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The Meeting Before the Gitmo Speech

By Dan Froomkin
10:22 AM ET, 05/21/2009

Here's something to chew on while we listen to and digest the president's big speech: Obama and several top aides met yesterday at the White House with leaders of about a dozen human and civil rights organizations, as well as several law professors.

The money quote, it seems to me, came from Elisa Massimino, CEO of Human Rights First, in her interview with Sam Stein of Huffington Post:

On Gitmo, Massimino said, the President "emphasized that he was in this for the long game. He said he realized that you can't change people's misperceptions overnight, that they have had eight long years of a steady dose of fear and a lack of leadership and that is not something that you wave a magic wand and make it go away."

Stein also writes:

"Obama expressed frustration with Congress' decision to remove funding for the closure of the U.S. prison at Guantanamo Bay. The president declared that his hands were tied in some ways regarding the use of reformed military tribunals, though he pledged to try as many detainees as possible in Article III federal courts....

"We talked a lot about the framework in which he is operating, and he talked about his strong desire to reestablish a system under which the executive is not exercising unfettered authority," said [Massimino]. "One of the chief differences between him and his predecessor was that he didn't think he ought to be making these decisions in an ad-hoc, unaccountable way. And so he said that, in thinking through this, he was focused on how his successor might operate."...

As for the criticism of Senate Republicans, who suggest that moving terrorism suspects to America would be tantamount to releasing them on the streets, Massimino recalled Obama's remarks as being relatively brief. He dismissed it, she said, "as really an unfounded fear that is being fanned by people who are seeking political advantage."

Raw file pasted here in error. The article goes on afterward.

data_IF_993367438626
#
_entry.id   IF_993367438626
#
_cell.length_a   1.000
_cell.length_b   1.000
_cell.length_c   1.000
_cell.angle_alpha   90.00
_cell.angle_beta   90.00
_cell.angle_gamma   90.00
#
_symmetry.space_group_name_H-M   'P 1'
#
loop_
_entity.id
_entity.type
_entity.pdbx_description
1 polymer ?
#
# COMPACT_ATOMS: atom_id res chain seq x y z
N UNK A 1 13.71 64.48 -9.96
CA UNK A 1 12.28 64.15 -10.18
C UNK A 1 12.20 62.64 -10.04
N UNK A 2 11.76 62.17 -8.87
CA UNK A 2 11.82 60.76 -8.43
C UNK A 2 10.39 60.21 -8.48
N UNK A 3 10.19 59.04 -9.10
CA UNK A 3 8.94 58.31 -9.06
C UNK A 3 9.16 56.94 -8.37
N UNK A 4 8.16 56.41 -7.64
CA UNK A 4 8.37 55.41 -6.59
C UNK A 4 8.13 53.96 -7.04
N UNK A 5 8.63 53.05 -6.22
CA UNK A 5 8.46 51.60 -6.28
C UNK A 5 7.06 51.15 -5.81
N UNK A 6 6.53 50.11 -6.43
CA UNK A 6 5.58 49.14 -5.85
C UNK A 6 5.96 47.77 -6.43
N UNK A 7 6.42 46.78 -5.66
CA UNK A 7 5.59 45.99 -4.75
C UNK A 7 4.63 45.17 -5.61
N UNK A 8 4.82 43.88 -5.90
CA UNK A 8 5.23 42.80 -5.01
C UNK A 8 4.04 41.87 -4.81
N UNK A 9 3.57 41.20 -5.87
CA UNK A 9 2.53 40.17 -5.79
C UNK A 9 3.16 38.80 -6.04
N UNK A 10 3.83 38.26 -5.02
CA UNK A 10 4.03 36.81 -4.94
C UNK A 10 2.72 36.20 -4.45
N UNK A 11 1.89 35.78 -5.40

Overall, however, Massimino still registered concerns:

"I think that many of us were disappointed by the announcement about the military commissions and wondered what the reasoning was behind that. And to be honest, I am still wondering having been in this meeting today. I don't think that this fits the overall framework that the president had articulated about using our values to reinforce a counter terrorism strategy against al Qaeda."

Karen DeYoung writes in The Washington Post:

Several participants discussed the meeting on the condition of anonymity. One said Obama argued that there was no trade-off between American values and national security, but that GOP demagoguery in Congress was dominating the issue. Another said Obama seemed irritated that some of those who attended the meeting had recently compared his policies to those of Bush.

Anthony D. Romero, head of the American Civil Liberties Union, who has used that comparison, declined to discuss what Obama said but in an interview after the meeting repeated the comparison.

"President Obama's decision to continue George Bush's policies essentially means that they become his own," Romero said. "And if he continues down this path, these policies will certainly become known in the history books as the Bush-Obama doctrine." Romero described the discussion as "freewheeling" and said Obama was "clearly deeply steeped in the issues. But he had little interest in revisiting his recent decisions."

Sheryl Gay Stolberg writes in the New York Times:

President Obama told human rights advocates at the White House on Wednesday that he was mulling the need for a "preventive detention" system that would establish a legal basis for the United States to incarcerate terrorism suspects who are deemed a threat to national security but cannot be tried, two participants in the private session said....

They said Mr. Obama told them he was thinking about "the long game" — how to establish a legal system that would endure for future presidents. He raised the issue of preventive detention himself, but made clear that he had not made a decision on it. Several senior White House officials did not respond to requests for comment on the outsiders’ accounts.

"He was almost ruminating over the need for statutory change to the laws so that we can deal with individuals who we can’t charge and detain," one participant said. "We’ve known this is on the horizon for many years, but we were able to hold it off with George Bush. The idea that we might find ourselves fighting with the Obama administration over these powers is really stunning."

The other participant said Mr. Obama did not seem to be thinking about preventive detention for terrorism suspects now held at Guantánamo Bay, but rather for those captured in the future, in settings other than a legitimate battlefield like Afghanistan. "The issue is," the participant said, "What are the options left open to a future president?"

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